April 02 through June 05, 2016
In the early 1920s a group of artists and writers in Paris began creating works that aimed to unlock the unconscious and unleash the imagination. Known as Surrealism, the movement was heavily influenced by the thinking of psychoanalyst Sigmund Freud and his contemporaries. Channeling their subconscious through highly symbolic images, Surrealists portrayed dreamlike scenes in order to decode the psyche. Outside of the Surrealism movement, artists continue to this day to produce visions that are odd, humorous, chaotic, or bizarre in order to free hidden thoughts and emotions in order to get at the very essence of experience. Surreal Visions, on view in the Weil Print Study Center, celebrates artists such as Hans Bellmer, Ke Francis, and Conrad Ross, among others, who reveal new worlds by mining the space between reality and imagination.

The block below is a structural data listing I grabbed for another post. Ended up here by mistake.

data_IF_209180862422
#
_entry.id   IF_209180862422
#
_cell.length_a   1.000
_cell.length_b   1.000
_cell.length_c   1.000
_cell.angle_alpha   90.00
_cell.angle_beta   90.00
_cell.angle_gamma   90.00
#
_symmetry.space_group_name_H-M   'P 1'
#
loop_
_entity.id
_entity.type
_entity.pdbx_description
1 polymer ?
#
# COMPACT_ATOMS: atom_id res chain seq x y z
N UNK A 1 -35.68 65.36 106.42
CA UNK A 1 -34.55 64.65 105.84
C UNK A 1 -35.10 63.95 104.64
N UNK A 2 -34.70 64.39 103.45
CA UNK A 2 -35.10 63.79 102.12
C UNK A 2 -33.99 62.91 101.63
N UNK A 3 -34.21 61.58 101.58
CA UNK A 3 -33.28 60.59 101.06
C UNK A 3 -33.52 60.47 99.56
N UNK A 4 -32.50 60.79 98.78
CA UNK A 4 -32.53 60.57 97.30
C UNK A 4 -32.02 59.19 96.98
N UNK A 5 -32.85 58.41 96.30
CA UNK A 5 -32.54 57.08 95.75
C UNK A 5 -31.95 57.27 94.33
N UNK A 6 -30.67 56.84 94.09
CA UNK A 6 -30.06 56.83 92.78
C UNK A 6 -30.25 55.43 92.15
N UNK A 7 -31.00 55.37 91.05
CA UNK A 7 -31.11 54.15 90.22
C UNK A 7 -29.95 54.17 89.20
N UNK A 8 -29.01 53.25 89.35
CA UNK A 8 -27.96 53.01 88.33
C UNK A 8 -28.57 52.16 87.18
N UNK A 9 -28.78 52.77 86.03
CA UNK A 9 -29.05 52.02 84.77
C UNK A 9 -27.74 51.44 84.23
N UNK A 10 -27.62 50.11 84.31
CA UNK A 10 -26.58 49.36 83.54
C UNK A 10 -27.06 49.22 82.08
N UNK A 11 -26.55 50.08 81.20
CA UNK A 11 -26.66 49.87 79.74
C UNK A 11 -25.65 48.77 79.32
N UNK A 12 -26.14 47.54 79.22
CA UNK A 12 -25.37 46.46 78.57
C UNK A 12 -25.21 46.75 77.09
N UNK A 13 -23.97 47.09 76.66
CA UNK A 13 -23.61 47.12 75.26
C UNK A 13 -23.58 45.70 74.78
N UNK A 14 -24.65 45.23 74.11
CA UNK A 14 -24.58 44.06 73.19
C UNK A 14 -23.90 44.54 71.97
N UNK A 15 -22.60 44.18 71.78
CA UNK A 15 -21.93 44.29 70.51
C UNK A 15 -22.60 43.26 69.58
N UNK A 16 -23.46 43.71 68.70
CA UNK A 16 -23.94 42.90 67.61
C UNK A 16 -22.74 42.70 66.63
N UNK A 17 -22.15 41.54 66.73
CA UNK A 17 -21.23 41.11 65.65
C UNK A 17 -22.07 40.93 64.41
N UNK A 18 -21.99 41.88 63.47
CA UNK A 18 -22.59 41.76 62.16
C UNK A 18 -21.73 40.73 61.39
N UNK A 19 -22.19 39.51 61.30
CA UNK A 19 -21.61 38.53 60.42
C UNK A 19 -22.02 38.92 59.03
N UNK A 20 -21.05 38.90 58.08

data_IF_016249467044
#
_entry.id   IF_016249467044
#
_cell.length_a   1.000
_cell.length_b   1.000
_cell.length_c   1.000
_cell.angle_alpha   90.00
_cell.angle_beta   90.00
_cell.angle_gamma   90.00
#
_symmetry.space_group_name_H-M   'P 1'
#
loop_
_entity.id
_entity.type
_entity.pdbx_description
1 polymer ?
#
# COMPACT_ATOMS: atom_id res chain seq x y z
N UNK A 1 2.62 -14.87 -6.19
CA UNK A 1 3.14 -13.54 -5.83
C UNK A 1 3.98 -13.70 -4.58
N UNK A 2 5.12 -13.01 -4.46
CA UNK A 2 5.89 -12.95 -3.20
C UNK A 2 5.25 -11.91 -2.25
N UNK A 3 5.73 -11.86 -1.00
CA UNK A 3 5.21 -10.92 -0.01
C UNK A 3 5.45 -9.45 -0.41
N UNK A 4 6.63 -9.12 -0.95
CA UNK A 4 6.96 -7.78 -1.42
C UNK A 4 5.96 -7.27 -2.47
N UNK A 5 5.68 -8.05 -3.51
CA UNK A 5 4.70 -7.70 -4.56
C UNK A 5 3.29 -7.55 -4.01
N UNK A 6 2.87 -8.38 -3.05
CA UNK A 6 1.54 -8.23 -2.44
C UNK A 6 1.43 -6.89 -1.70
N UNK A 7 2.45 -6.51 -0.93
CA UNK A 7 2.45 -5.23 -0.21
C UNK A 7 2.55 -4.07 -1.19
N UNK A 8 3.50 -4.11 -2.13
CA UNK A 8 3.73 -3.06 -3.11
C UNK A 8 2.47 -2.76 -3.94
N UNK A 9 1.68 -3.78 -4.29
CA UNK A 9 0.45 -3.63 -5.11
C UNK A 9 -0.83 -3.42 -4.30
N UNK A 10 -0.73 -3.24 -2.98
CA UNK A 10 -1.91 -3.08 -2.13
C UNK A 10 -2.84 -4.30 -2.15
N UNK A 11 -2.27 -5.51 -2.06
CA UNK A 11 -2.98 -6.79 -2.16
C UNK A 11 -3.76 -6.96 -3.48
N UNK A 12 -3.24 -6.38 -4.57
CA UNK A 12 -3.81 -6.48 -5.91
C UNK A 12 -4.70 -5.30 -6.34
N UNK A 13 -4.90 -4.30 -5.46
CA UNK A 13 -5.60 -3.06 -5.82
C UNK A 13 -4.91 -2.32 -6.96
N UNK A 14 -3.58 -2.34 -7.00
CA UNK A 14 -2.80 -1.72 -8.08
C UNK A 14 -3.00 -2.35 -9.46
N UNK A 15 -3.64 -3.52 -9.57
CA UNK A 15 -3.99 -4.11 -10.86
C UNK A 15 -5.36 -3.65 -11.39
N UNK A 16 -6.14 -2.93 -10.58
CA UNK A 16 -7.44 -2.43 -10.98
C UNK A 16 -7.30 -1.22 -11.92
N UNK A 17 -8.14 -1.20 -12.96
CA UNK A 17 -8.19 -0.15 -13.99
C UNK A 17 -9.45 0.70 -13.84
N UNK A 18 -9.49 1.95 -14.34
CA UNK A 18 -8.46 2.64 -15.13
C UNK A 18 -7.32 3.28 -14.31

Betty Ann MacDonald (American, born 1936), Rescue, 2002, drypoint on paper, Gift of the Artist, 2002.17